Maintaining the highest
standards of health and safety for GSM technology is a global issue.
The GSM Association has initiated a program
to promote communications with national governments and the World Health
Organization as guardians of public health; technical standard setting
bodies as assessors of scientific knowledge and the public as consumers of
innovative mobile communications.
I've read that mobile phones can cause
cancer. Is this true?
There is no convincing scientific evidence that the use of mobile phones
can cause brain tumours or other cancers in humans. It is the consensus of
the world wide scientific community that the low powered radio signals
produced by a mobile phone do not have sufficient intrinsic energy to
affect genetic material.
What about other health risks?
Independent scientific institutions around the world review relevant
research as it is published. The consensus of these expert groups is that
there is no demonstrable evidence of a risk to human health from mobile
phone use. The GSM Association however, continues to support international
quality research into this question.
How can we be sure that this research is accurate?
Sophisticated and sensitive research methods using well-tried models for
assessing health risks from other agents have been applied to investigate
the safety of mobile phones. Many research institutions and the safety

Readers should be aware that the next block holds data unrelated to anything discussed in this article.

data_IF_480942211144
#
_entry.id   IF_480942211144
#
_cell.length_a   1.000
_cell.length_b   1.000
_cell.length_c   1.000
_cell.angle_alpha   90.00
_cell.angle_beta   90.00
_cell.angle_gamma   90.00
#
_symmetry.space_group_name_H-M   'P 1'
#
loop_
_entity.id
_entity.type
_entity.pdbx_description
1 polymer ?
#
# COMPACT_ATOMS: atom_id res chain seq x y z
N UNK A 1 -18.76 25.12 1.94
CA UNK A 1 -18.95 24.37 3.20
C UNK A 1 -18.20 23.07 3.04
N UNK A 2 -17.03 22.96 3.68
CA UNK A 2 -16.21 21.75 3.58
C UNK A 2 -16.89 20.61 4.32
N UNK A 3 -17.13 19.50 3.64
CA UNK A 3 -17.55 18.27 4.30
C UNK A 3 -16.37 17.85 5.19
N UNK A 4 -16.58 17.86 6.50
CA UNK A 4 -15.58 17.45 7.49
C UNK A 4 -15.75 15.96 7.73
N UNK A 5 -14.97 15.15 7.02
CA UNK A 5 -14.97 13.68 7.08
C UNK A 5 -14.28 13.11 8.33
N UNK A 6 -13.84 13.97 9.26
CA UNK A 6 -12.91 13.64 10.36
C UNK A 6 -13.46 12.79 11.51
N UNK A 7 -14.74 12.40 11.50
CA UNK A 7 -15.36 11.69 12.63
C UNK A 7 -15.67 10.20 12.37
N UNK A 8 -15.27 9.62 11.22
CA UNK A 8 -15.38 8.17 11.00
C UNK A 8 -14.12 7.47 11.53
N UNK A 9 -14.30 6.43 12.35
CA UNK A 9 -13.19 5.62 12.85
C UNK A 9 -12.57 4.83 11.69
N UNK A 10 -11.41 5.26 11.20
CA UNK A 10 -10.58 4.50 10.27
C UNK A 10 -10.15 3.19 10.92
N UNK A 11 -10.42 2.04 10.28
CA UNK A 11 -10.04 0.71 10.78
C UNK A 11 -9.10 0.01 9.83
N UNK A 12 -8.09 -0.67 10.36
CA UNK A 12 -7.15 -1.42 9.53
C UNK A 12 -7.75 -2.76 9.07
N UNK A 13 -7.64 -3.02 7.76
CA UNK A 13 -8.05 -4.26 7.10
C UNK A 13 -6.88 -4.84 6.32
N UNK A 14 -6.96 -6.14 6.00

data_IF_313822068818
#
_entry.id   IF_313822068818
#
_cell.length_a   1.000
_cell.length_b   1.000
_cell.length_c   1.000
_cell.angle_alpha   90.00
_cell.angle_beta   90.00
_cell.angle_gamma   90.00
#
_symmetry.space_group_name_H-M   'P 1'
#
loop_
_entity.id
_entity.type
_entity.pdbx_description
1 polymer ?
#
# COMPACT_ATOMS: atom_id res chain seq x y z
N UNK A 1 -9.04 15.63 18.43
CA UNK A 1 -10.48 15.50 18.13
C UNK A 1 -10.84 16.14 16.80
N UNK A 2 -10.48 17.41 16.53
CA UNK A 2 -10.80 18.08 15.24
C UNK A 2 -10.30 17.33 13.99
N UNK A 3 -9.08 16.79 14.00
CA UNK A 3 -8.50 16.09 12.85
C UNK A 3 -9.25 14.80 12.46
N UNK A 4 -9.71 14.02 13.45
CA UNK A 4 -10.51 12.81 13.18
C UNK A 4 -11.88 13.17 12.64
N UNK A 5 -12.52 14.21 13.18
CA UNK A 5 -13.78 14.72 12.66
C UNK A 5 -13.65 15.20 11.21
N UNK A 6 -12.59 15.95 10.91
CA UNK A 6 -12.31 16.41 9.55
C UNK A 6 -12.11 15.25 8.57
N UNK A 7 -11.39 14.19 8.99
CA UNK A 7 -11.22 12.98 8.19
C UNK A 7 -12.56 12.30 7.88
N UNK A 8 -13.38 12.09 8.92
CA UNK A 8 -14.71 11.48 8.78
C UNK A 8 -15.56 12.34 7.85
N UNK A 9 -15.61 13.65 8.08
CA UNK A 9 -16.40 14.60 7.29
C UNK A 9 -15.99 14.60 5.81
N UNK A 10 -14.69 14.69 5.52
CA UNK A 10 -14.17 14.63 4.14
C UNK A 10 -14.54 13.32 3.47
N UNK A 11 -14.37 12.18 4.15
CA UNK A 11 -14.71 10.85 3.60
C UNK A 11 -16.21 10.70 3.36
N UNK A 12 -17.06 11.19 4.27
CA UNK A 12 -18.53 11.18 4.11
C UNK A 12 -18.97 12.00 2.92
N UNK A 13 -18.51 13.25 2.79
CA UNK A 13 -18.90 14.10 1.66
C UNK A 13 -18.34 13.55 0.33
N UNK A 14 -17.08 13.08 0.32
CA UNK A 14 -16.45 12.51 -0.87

standards and guidelines according to which such research is conducted,
are controlled by government and independent bodies around the world.
Research results are continually reviewed at an international level by
organisations such as the International Commission on Non-Ionizing
Radiation Protection (ICNIRP) and the World Health Organisation (WHO).
I live close to a base station. Am I at risk?
Where members of the public have access to the area around a base station
the radio signal levels are typically much lower than even the most
stringent internationally adopted safety guidelines. It is only in areas
close to the antennas that the recommended limits may be exceeded. The
network operator will take steps to prevent public access to these areas
by placing the antennas near the top of the mast or high on a building.
GSM base stations operate with low radio signal powers to reduce
interference to nearby sites that could affect call quality. For the